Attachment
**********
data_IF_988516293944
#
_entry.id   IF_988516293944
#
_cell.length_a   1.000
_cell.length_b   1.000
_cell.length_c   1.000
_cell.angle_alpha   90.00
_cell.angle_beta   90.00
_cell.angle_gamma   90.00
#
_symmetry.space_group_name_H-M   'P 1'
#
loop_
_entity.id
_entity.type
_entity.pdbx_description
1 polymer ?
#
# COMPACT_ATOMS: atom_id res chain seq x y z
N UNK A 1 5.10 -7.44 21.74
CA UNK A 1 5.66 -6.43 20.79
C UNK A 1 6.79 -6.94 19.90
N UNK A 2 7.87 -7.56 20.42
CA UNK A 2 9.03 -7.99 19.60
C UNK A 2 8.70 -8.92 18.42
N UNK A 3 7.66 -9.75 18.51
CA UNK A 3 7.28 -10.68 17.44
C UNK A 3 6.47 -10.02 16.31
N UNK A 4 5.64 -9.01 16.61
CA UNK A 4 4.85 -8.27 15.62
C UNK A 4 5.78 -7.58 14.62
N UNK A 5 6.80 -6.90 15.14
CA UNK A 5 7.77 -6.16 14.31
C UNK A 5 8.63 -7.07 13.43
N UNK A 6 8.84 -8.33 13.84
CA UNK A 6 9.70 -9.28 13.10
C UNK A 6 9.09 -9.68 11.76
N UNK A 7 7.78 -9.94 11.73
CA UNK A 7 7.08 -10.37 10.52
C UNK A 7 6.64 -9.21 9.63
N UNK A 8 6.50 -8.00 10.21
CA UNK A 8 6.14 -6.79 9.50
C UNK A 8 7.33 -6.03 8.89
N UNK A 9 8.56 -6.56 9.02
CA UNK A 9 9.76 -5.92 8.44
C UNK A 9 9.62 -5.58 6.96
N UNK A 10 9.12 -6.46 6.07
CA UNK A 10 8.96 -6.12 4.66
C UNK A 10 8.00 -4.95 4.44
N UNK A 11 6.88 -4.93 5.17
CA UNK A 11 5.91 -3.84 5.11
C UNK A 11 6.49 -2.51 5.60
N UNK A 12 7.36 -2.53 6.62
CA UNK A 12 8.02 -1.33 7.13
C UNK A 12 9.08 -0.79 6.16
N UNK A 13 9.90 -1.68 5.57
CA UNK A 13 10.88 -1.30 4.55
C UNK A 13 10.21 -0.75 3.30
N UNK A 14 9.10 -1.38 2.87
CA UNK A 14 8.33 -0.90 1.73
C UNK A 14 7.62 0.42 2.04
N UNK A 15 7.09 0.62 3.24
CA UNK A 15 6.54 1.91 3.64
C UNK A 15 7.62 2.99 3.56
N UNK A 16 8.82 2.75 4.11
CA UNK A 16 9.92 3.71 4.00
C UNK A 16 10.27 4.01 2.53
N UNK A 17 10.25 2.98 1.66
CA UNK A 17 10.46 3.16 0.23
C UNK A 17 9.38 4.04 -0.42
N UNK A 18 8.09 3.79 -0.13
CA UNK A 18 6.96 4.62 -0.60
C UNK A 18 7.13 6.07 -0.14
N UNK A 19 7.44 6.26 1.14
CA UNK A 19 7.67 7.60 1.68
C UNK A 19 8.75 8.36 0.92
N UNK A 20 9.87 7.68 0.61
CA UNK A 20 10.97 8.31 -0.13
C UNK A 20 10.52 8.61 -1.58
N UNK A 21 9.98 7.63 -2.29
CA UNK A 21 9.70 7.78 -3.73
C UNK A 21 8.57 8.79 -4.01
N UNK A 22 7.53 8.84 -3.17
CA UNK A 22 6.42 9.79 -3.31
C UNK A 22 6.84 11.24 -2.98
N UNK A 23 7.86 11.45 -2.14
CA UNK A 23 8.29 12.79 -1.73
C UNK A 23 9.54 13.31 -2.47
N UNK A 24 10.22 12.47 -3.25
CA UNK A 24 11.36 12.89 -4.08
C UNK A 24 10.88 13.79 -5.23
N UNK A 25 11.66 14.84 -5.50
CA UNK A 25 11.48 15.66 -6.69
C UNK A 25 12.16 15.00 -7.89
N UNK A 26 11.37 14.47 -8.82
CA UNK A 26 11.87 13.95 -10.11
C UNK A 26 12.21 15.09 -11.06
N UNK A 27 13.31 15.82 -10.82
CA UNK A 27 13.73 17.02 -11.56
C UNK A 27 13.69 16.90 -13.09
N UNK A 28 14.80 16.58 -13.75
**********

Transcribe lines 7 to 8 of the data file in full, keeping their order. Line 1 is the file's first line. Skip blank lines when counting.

_cell.length_c   1.000
_cell.angle_alpha   90.00